‘Pacific Nights’ at the Lion Pub

A stained glass window at the Lion Pub at 2062 Divisadero.

A stained glass window at the Lion Pub at 2062 Divisadero.

LONGTIME LOCAL business owner Kelly Ellis has died after a long illness and his Lion Pub at 2062 Divisadero is now closed after 48 years.

The Lion Pub holds a storied place in the city’s gay history, tucked discreetly off the beaten path in a jungle of greenery at Divisadero and Sacramento. More recently, it catered to a mixed neighborhood clientele.

In a 2015 bar column headlined “Pacific Nights,” the Bay Area Reporter recalled the Lion Pub as one of three gay bars in the neighborhood. In the 1980s, it was “the domain of that now rare commodity known as the sweater queen.” But after the onset of AIDS, “The decline of the gayborhood in Pacific Heights and environs was remarkably swift.”


MORE: “Pacific Nights: The Lion Pub and other lost gay dens

How Japanese was Cottage Row?

The 1930 U.S. Census shows Cottage Row occupied by Japanese-Americans.

SOME NEIGHBORHOOD CRITICS of a plan to create a memorial Zen rock garden on the Sutter Street side of Cottage Row have disputed historical sources that say Cottage Row was primarily occupied by Japanese-Americans before they were evacuated and interned during World War II.

The critics are wrong.

A review of census records and city directories shows that Cottage Row was almost exclusively occupied by residents of Japanese descent from 1920 until they were incarcerated in 1942.

The 1920 U.S. Census shows that five of the six cottages had residents with Japanese surnames. That was still the case when the 1930 census was taken.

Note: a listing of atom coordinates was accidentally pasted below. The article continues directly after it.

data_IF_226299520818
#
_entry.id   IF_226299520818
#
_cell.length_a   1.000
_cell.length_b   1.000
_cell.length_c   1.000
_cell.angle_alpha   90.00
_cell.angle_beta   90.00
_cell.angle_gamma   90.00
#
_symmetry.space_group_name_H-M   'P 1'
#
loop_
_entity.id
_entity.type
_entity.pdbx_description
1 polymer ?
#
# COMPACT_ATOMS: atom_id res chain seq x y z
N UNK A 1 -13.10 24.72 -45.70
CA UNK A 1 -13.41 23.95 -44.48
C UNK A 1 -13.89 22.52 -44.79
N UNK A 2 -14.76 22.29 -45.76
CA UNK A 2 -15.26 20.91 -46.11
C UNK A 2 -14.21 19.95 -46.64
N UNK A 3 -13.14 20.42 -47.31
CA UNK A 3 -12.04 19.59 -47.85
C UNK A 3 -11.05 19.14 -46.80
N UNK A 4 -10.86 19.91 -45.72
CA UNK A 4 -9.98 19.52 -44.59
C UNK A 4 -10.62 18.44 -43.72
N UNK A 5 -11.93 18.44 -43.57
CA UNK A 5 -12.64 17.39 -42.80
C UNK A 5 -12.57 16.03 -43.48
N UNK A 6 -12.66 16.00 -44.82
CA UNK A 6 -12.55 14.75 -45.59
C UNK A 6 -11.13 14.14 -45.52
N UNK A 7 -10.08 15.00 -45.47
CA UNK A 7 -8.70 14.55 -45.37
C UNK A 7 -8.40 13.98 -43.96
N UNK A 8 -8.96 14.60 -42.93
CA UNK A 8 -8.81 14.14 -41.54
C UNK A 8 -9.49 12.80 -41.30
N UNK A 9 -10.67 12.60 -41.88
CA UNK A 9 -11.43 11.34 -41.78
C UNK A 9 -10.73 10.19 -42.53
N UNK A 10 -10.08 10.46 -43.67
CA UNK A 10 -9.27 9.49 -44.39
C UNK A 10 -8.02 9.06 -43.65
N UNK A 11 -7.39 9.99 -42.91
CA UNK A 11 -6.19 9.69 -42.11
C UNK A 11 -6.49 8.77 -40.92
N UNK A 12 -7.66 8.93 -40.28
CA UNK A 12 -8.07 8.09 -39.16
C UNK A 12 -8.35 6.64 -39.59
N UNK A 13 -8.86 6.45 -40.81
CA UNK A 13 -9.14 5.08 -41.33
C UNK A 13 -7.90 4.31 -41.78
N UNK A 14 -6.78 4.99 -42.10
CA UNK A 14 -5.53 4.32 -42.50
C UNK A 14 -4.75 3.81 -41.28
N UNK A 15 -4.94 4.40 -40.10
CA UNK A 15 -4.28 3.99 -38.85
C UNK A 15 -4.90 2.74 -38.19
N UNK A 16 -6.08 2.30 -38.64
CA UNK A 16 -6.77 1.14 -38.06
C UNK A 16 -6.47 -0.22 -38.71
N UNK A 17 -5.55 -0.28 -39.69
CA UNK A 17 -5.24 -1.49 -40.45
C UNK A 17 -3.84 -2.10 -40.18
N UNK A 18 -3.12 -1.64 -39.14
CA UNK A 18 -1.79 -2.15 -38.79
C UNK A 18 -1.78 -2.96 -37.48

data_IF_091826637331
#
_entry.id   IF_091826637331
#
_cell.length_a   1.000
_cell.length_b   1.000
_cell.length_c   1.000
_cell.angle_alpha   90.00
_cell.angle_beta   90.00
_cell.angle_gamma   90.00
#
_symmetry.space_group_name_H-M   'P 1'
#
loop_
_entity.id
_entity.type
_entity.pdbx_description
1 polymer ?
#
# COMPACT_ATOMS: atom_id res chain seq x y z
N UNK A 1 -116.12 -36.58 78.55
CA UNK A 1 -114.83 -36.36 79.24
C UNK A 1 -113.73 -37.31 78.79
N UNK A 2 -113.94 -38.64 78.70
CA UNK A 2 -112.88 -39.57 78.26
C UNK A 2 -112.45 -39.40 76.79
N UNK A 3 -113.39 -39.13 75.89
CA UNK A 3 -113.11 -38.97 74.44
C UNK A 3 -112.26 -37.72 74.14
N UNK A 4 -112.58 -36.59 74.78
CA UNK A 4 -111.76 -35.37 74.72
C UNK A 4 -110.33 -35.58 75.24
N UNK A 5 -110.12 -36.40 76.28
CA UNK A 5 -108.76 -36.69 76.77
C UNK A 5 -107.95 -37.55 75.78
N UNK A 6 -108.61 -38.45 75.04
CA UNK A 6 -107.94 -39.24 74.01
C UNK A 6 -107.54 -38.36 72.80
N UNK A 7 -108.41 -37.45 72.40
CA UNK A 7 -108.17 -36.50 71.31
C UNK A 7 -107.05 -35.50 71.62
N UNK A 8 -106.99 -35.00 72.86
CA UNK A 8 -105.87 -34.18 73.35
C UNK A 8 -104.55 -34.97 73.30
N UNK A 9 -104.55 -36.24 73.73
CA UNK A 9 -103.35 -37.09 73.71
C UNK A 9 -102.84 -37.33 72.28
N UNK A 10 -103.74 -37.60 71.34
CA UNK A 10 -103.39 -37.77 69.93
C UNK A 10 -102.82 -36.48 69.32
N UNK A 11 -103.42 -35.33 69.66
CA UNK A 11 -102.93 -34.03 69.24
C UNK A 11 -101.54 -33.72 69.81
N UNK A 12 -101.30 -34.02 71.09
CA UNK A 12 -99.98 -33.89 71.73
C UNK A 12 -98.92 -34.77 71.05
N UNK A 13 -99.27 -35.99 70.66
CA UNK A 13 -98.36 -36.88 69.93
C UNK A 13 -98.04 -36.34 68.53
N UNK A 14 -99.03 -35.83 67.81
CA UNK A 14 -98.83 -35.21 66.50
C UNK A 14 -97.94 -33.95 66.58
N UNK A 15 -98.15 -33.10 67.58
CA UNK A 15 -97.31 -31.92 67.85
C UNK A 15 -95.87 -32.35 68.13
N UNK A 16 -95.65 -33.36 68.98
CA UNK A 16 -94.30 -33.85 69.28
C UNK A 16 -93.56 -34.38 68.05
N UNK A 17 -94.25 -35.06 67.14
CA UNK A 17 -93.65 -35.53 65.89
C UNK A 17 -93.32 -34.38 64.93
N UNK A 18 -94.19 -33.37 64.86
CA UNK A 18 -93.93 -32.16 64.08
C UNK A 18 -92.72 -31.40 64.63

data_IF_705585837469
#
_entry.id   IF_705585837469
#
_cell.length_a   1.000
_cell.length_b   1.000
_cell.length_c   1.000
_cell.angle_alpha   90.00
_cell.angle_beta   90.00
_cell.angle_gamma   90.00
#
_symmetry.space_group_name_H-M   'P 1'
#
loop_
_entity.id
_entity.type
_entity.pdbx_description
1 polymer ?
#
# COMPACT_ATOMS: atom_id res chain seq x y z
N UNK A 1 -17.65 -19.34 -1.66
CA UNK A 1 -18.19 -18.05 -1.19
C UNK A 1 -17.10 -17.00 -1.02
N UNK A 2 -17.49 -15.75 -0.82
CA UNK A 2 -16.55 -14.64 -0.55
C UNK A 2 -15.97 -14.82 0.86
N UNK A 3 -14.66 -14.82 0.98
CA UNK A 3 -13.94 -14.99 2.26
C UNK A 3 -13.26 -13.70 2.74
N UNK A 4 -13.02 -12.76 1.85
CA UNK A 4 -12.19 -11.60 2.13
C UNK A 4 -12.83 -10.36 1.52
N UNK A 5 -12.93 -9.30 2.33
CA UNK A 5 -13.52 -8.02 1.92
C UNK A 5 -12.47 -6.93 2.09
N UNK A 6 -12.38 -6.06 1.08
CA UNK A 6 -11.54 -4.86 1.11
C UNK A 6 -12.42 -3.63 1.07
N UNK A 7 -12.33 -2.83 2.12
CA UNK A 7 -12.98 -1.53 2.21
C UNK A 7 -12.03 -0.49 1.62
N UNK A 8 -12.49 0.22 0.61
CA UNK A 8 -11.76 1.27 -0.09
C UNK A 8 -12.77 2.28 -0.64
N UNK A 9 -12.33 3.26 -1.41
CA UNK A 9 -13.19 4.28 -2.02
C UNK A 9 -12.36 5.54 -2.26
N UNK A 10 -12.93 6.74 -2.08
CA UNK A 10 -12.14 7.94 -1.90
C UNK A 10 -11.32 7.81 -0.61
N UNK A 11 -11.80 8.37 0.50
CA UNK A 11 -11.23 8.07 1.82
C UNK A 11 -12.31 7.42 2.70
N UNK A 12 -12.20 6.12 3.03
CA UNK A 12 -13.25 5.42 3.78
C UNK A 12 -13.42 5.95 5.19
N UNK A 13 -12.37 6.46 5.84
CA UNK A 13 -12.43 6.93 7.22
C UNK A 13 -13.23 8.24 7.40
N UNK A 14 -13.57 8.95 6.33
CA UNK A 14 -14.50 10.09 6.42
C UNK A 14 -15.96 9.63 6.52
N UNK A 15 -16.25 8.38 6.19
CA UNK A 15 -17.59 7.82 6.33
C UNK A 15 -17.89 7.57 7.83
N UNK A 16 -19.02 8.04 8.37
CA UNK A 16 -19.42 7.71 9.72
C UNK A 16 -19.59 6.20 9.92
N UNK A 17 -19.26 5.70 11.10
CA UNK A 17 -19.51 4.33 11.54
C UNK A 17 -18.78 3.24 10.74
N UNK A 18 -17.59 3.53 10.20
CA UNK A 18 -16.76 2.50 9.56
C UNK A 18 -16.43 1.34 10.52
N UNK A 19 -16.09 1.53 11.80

The San Francisco Street Directory listings of Pacific Telephone Co. from 1933, 1936 and 1940 confirm the overwhelming Japanese presence on Cottage Row.

“The six cottages were almost exclusively Japanese,” said architectural historian Bridget Maley, who retrieved and reviewed the census records and city directories from the pre-war era.

“There are also lots of Japanese names in the adjacent blocks of Sutter, Webster and Bush,” Maley said.

EARLIER: “Cottage Row Zen garden sparks a fight

Cottage Row Zen garden sparks a fight



In celebration of its 110th anniversary this year, Japantown leaders proposed a gift to the neighborhood: a simple Zen rock garden at the foot of Cottage Row to honor the first generation of Japanese-Americans, the Issei, who established the community here after the 1906 earthquake and fire.

To create the garden, they enlisted the renowned landscape designers Shigeru Namba, who oversees Oracle boss Larry Ellison’s extensive Japanese garden, and Isao Ogura. Together the two have already created memorial gardens at San Francisco State and at Tanforan mall, the first stop for residents of Japantown evacuated and interned during World War II.

The gardeners would donate their services and all costs would be paid by private donations. Organizers hoped to complete the garden before the end of the anniversary year.

Then they ran into Bush Street resident Marvin Lambert.


Letter to the editors


Big Nate: a good neighbor

Nate Thurmond and his Silver Shadow were familiar sights in the neighborhood when he owned a restaurant on Fillmore Street.

Nate Thurmond and his Silver Shadow were familiar sights in the neighborhood when he owned a restaurant at 2020 Fillmore Street.


Sports fans mourned the death of Nate Thurmond, one of the greatest basketball players of all time, who died on July 16 at the age of 74. He was the first player ever to score a quadruple-double in the history of the game and the only player to have his number retired by both the Cleveland Cavaliers and the Golden State Warriors.